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Christianity & Hobby Lobby

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posted on Jul, 22 2014 @ 10:59 AM
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a reply to: NavyDoc




LOL. We showed several times where the first amendment was both referenced in the SCOTUS decision and the HL case in addition to the RFRA.


"The First Amendment was referenced"

Bwahahahahah!

LOL, it had nothing to do with the ruling, however.

Go back to your Navy job of defending the Vatican and the corporate interests of America, the land of corporate people.

I'm done with your rhetorical BS.

edit on 22-7-2014 by windword because: (no reason given)




posted on Jul, 22 2014 @ 11:21 AM
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originally posted by: windword
a reply to: NavyDoc




LOL. We showed several times where the first amendment was both referenced in the SCOTUS decision and the HL case in addition to the RFRA.


"The First Amendment was referenced"

Bwahahahahah!

LOL, it had nothing to do with the ruling, however.

Go back to your Navy job of defending the Vatican and the corporate interests of America, the land of corporate people.

I'm done with your rhetorical BS.


You made a statement, you were proven wrong, and, by your own words, you didn't even know what you were talking about. Having failed miserably, you now resort to a moronic ad hominum, which is typical of a failed argument and shows us your real ideology--and it's not supporting individual rights nor the Constitution.

My suggestion to you is a much more reasonable one.
And then actually read the Constitution so that you actually know what it says before you spout off about what is Constitutional or not. You may act dismissive, but you were caught out in being a fraud. Next time, read the doggone thing before you run your pie hole.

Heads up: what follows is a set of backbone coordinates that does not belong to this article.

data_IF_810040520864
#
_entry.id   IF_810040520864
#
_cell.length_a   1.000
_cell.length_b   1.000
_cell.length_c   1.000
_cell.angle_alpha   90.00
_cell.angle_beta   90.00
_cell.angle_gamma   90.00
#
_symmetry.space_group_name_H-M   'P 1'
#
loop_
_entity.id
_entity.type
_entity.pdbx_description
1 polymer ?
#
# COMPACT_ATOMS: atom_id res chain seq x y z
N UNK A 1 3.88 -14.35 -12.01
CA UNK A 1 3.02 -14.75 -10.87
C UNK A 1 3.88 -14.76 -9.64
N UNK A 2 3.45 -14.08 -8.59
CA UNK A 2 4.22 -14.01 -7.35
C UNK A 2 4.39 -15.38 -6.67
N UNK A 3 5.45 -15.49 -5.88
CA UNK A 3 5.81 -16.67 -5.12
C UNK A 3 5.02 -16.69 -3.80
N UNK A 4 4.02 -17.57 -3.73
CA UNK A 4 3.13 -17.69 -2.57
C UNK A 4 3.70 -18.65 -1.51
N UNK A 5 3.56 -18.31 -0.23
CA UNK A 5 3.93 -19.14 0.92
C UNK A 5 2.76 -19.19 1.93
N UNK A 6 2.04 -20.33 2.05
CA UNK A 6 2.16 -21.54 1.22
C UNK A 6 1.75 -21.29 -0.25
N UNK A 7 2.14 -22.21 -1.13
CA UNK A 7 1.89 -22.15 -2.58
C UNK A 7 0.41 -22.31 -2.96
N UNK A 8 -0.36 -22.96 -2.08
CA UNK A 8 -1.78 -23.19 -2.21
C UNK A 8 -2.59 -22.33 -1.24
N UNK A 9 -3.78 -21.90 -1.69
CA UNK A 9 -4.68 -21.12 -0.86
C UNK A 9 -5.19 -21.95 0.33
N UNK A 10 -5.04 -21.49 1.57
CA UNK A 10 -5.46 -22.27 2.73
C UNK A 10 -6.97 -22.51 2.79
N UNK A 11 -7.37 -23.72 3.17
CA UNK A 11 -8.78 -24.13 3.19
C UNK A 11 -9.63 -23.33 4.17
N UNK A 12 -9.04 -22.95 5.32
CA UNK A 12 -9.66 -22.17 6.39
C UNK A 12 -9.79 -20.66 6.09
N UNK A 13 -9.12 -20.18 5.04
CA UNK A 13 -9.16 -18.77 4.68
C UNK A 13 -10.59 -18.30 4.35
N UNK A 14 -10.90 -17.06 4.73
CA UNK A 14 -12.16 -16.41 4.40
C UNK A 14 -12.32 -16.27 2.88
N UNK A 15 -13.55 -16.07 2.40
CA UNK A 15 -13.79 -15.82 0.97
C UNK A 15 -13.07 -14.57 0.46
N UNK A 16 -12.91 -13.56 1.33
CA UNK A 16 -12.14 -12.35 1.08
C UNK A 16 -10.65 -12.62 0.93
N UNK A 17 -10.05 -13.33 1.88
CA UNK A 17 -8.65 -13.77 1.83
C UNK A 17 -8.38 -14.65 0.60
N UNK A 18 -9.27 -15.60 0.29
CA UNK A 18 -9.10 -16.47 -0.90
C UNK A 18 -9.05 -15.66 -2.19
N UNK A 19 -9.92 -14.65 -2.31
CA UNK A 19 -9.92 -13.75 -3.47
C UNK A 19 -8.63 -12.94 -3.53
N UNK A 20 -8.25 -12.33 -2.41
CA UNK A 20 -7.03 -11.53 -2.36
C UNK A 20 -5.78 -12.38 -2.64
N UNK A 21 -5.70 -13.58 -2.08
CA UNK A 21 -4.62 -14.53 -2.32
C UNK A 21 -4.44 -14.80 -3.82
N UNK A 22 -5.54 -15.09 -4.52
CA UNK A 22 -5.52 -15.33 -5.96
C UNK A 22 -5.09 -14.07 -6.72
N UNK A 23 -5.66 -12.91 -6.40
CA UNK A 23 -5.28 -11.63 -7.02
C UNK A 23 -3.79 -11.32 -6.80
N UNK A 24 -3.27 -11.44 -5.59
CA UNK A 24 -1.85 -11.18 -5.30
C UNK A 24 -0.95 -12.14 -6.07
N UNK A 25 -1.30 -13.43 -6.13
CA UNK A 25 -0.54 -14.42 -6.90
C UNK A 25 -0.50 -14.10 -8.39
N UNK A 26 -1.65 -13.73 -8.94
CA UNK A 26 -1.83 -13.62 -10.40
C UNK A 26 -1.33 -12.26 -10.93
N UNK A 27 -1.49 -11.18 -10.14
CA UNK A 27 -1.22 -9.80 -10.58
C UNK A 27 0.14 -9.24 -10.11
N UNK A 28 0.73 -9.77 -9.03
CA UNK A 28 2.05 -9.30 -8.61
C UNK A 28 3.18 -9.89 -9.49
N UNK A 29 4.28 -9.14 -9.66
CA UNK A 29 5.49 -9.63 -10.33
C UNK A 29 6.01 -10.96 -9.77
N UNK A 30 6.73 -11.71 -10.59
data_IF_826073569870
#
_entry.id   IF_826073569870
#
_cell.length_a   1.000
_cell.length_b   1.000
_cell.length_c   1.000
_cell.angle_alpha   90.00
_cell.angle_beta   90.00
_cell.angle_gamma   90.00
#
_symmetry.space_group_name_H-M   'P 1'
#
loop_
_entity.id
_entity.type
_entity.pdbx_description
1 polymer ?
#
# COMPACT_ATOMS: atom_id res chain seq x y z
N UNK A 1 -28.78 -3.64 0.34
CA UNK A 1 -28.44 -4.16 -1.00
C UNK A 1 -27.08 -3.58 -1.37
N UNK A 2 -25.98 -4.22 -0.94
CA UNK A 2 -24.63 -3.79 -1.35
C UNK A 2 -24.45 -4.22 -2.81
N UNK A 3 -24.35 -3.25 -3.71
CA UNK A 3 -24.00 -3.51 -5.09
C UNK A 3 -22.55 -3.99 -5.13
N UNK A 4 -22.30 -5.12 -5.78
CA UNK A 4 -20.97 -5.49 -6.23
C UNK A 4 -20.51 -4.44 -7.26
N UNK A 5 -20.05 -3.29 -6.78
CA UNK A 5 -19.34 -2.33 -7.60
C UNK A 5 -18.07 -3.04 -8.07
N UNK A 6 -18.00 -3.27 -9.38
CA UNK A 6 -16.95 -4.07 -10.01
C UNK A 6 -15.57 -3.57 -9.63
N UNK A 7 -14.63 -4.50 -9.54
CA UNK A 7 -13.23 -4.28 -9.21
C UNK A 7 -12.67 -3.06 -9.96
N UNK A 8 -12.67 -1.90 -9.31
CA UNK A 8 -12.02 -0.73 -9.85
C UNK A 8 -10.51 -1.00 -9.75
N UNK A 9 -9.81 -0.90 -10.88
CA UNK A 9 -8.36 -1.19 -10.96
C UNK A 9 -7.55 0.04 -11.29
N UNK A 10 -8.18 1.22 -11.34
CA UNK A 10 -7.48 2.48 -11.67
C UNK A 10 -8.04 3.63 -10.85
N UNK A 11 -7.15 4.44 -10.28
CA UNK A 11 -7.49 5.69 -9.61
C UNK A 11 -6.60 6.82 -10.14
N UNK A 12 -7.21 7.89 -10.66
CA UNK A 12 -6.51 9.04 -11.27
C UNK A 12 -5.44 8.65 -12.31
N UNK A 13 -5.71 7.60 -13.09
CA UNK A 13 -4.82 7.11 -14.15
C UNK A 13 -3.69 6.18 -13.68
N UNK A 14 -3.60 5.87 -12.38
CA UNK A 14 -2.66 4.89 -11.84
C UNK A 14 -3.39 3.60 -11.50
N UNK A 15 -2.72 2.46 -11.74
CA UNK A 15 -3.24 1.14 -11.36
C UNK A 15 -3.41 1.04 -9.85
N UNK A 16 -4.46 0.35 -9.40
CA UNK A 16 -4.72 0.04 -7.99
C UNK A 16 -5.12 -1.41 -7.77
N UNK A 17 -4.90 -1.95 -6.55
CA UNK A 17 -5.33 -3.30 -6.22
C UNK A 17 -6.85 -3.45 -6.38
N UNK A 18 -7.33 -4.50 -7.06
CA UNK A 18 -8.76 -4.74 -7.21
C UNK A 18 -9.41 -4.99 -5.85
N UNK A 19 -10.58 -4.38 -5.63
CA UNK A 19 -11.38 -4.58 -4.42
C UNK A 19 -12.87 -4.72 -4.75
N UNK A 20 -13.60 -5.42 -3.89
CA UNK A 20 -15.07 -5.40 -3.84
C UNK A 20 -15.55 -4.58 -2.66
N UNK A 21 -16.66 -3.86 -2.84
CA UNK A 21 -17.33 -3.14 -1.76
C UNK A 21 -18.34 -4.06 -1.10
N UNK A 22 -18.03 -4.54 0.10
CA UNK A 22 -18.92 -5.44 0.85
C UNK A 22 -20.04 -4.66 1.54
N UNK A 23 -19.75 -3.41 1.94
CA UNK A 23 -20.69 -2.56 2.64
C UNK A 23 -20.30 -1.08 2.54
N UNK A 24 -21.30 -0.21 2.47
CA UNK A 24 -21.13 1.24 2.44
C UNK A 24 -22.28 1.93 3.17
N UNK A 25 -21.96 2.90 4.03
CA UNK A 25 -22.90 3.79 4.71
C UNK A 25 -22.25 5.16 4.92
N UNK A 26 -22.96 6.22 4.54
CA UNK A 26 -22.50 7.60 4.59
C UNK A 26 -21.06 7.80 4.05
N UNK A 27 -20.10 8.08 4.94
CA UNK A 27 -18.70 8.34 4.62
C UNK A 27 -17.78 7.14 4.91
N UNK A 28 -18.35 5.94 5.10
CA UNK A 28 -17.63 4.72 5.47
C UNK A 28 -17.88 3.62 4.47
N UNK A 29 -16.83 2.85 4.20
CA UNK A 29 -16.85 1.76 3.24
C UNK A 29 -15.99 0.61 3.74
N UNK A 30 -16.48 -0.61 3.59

posted on Jul, 22 2014 @ 12:12 PM
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a reply to: NavyDoc




You made a statement, you were proven wrong,


No. You were proven wrong.

For the last time: The Hobby Lobby SCOTUS Ruling


The Court assumes that the interest in guaranteeing cost-free access to the four challenged contraceptive methods is a compelling governmental interest, but the Government has failed to show that the contraceptive mandate is the least restrictive means of furthering that interest.


The ruling is not based on the 1st Amendment or the "Establishment Clause". It's based on a Congressional Act, RFRA, that SCOTUS ruled unconstitutional in 1997.

The ruling is unconstitutional in that it violates the 1st Amendment by establishing laws that "respects" religion. The ruling, coupled with the Wheaton College injunction, also violate the 14 Amendment by denying Equal Protection underthe (ACA) law.

You're wrong and I'm right.



edit on 22-7-2014 by windword because: (no reason given)



posted on Jul, 22 2014 @ 12:14 PM
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originally posted by: windword
a reply to: NavyDoc




You made a statement, you were proven wrong,


No. You were proven wrong.

For the last time: The Hobby Lobby SCOTUS Ruling